Serendipity led me to Jean Burman’s site the other day. She had a post about a TV show (which I have to admit I’m not familiar with) about two artists who set off from opposite coasts of the U. S. with only one buck in their pocket and their art supplies. They have to work their way across the country by selling their art for their sustenance.
A tall order, and I don’t think it is a coincidence that this challenge takes place in the U.S. instead of someplace else. We don’t value art here. It isn’t part of our day to day lives. Look at how much ugliness surrounds us, which doesn’t even phase us.
John Q. Middle American wakes up in a house that looks just like his neighbor’s, done in a color palette approved by his homeowner’s association. (Don’t want any “individuality” creeping in or our property values will plummet even more!)
He goes to work in a low-slung brick and smoked-glass office building that could be mistaken for a government holding cell. Inside his putty-grey cubicle he only has a few pictures in cheap frames of his family. It’s really all that is allowed, except for perhaps a certificate of modest recognition for attending corporate training of some sort.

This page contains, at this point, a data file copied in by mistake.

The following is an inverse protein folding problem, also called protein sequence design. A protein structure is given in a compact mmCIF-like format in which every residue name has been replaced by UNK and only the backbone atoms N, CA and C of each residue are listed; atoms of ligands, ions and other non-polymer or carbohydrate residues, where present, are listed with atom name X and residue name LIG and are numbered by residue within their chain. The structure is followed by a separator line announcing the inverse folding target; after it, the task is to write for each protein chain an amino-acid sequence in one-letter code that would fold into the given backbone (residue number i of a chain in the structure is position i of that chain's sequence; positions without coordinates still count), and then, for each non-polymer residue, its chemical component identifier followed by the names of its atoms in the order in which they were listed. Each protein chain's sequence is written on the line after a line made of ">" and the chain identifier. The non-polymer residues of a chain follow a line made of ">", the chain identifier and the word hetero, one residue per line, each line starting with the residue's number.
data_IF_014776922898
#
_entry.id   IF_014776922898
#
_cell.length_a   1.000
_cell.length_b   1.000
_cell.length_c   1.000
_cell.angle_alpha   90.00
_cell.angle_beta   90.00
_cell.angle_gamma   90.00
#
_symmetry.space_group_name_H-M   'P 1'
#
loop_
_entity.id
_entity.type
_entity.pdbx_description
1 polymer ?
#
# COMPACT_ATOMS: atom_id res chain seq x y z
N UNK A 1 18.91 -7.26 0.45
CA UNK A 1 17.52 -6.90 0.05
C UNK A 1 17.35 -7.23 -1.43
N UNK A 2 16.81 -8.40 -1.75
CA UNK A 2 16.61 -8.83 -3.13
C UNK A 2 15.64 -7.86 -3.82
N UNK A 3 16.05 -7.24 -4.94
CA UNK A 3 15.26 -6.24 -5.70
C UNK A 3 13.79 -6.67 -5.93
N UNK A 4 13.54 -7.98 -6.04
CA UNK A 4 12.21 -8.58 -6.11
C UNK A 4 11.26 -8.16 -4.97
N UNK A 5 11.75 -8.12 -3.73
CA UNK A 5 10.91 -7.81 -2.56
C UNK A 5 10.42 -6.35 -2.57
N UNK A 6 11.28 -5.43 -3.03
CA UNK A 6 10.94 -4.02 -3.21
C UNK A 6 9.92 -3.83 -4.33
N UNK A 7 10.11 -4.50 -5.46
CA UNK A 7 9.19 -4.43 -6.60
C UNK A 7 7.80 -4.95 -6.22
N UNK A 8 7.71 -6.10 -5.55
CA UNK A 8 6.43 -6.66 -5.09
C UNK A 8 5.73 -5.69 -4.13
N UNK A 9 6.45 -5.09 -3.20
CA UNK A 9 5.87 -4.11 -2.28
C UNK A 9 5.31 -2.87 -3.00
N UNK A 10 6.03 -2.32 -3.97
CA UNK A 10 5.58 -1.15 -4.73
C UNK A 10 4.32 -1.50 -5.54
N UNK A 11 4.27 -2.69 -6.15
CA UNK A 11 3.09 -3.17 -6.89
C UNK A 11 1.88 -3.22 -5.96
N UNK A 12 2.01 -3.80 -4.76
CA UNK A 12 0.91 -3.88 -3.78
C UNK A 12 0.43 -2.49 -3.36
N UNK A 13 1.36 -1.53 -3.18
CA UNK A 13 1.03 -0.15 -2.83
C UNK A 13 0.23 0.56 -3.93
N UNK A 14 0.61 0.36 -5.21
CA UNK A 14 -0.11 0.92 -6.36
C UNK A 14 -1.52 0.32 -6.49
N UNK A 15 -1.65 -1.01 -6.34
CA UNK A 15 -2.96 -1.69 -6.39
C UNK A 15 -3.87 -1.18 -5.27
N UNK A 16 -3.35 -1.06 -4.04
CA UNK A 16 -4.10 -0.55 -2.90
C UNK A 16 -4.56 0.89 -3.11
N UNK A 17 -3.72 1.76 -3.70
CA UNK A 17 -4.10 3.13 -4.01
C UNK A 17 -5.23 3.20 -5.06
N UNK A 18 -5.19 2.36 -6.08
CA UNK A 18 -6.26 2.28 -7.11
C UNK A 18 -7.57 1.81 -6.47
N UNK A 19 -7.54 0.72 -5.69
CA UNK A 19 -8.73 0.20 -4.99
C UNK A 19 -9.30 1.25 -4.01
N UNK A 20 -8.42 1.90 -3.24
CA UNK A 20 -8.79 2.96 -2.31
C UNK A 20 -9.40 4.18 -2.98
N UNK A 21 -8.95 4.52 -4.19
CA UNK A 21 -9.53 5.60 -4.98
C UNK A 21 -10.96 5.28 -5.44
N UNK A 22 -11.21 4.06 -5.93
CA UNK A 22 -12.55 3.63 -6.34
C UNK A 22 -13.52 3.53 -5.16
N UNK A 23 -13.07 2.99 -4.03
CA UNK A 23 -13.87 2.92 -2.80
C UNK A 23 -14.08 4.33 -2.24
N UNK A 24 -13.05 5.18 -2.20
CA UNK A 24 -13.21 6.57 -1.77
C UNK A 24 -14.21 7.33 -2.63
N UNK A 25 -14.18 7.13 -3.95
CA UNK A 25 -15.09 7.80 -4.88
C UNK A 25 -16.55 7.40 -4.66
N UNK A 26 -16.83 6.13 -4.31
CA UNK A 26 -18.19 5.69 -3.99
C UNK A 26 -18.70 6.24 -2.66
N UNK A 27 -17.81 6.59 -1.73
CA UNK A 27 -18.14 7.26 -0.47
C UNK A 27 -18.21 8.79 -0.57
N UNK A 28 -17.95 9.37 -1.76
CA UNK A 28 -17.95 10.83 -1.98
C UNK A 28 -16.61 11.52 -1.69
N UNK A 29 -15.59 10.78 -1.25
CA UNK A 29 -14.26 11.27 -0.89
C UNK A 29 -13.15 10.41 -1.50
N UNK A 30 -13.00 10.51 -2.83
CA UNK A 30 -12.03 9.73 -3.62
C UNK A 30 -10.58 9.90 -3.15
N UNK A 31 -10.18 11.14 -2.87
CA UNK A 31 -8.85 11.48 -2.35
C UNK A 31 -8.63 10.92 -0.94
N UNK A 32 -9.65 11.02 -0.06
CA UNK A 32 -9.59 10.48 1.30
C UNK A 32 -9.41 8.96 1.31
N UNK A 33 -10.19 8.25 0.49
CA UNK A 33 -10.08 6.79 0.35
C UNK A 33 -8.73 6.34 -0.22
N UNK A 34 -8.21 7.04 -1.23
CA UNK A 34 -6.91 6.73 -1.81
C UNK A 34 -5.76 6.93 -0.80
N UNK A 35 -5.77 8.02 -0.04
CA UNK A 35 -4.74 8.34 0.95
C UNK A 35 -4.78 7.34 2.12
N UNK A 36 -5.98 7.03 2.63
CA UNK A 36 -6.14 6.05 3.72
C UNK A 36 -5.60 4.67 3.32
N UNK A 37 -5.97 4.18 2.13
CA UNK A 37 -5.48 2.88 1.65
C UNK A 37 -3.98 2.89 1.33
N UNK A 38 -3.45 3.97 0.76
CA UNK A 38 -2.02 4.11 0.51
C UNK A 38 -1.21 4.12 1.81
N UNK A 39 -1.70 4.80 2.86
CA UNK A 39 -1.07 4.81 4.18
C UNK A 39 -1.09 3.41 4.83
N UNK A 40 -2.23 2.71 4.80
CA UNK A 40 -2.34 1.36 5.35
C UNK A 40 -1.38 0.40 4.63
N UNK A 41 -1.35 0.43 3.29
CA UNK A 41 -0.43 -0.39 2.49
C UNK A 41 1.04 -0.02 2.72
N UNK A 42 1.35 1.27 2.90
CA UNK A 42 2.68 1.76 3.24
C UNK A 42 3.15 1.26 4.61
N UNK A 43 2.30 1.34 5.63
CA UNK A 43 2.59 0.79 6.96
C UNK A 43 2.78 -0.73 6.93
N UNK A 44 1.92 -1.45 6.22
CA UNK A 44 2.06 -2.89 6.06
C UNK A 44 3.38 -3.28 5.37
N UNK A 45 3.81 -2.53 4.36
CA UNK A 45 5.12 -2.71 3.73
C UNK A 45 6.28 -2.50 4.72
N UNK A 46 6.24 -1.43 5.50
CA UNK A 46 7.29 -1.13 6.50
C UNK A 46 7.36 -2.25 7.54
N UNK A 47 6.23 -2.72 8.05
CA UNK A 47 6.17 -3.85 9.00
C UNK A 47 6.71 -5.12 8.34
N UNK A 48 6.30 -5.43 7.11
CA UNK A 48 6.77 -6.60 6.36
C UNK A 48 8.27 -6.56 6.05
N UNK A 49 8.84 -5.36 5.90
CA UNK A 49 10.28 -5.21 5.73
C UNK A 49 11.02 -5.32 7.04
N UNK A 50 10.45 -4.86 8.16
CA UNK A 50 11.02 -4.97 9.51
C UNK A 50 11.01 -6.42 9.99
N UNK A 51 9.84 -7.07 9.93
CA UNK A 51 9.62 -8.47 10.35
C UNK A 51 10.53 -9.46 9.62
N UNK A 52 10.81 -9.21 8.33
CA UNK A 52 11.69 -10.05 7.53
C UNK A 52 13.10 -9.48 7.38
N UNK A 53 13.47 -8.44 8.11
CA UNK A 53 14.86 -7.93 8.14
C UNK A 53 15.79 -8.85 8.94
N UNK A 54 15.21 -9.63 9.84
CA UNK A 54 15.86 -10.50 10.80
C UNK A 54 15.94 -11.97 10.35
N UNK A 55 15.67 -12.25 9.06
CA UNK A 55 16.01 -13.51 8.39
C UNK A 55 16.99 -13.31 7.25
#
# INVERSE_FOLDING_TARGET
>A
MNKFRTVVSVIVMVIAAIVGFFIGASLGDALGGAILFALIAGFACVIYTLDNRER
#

Where is there room for art or self-expression? If Van Gogh himself walked up to him and offered to sell him “Starry Night” for 10 bucks he probably wouldn’t recognize it. “What the hell am I gonna do with it?” he’d ask. “Can I sell it on Ebay?”
Unlike Europe and other places, our workaholic, utilitarian society has culled out all the beautiful, non-revenue generating things in life. I would say we treat art like toxic waste, but we spend billions to store our toxic waste, and we cut billions from the places that store our art.
The American has his cubicle, his vending-machine energy drink to get him through the afternoon, and a full inbox he has to respond to before he can go home. The Frenchman has some of the world’s finest art and architecture, wine with his lunch, and his mistress at 3:00.
And we have the gall to make fun of the French!